The menace of match-fixing is life threatening and it's time the ICC steps in and take stringent action to wipe out the menace for once and all, feels former South Africa captain Clive Rice.
Match-fixing is so rife in international cricket these days that it's only a matter of time before a player, coach or an umpire paid with their life, Rice said on Wednesday.
"These mafia betting syndicates do not stop at anything and they do not care who gets in their way," Rice was quoted as saying in the Courier Mail.
"People have been murdered because of it in the past and it could happen again unless the ICC do something about it," he added.
To permanently eradicate the menace, Rice felt, the ICC should bring in reforms and enforce strict policing on players. "Players have to be told there will now be undercover officials trying to trap them," Rice said from his Johannesburg home.
"They won't know whether they are dealing with a bookmaker or an undercover official," he added.
Rice, 61, suspects the role of mafia betting syndicates in the mysterious deaths of Hansie Cronje and Bob Woolmer -- both close friends of Rice.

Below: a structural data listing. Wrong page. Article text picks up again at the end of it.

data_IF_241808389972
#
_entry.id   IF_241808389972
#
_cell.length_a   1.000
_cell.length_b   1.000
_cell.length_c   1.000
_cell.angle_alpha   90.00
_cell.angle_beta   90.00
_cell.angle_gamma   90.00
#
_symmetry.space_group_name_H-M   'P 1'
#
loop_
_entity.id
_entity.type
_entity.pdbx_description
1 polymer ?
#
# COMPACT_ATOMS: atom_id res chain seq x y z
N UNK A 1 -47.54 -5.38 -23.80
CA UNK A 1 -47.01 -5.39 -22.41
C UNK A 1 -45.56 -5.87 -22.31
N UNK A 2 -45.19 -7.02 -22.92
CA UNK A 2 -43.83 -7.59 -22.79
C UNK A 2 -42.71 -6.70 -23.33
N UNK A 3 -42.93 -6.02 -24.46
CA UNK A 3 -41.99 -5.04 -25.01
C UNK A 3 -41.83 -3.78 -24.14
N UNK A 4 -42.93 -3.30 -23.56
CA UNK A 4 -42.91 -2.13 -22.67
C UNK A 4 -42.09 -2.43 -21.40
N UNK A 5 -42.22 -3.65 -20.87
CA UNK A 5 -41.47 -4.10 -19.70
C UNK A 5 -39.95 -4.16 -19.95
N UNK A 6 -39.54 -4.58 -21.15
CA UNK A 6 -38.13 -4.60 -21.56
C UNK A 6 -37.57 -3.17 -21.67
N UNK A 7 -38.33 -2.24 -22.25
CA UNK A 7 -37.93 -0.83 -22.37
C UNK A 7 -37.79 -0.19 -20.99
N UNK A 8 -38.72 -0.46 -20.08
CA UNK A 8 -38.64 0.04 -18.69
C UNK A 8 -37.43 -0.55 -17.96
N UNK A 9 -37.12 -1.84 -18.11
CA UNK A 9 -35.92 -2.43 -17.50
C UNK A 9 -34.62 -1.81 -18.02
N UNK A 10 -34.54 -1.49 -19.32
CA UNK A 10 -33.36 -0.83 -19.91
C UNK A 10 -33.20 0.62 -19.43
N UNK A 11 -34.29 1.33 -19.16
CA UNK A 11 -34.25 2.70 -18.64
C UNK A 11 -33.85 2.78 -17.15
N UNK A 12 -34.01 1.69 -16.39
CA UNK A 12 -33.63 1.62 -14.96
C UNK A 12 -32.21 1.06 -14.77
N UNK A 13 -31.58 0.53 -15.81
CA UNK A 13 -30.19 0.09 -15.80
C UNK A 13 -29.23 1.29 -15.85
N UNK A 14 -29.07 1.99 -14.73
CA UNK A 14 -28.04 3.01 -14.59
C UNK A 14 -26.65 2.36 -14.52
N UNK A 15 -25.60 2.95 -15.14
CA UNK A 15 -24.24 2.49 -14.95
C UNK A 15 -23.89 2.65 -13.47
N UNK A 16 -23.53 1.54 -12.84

Cronje died in a plane crash in 2002, two years after being banned for his role in a match-fixing scandal, while late Pakistan coach Woolmer was found dead in a Jamaican hotel room, following his team's shocking defeat to Ireland in the 2007 World Cup.
Rice said the latest allegations of Pakistani players' involvement in spot-fixing before the Lord's Test did not surprise him.
"My first response was: 'What's new?' Once a player becomes involved with these bookmakers and the match-fixing, they can never escape. You're in it for life. The ICC needs to take a stronger stand and let players know if you do this you're out."
Rice also felt that if corruption in international cricket is not tackled, the sport will suffer in terms of credibility, sponsors and television coverage.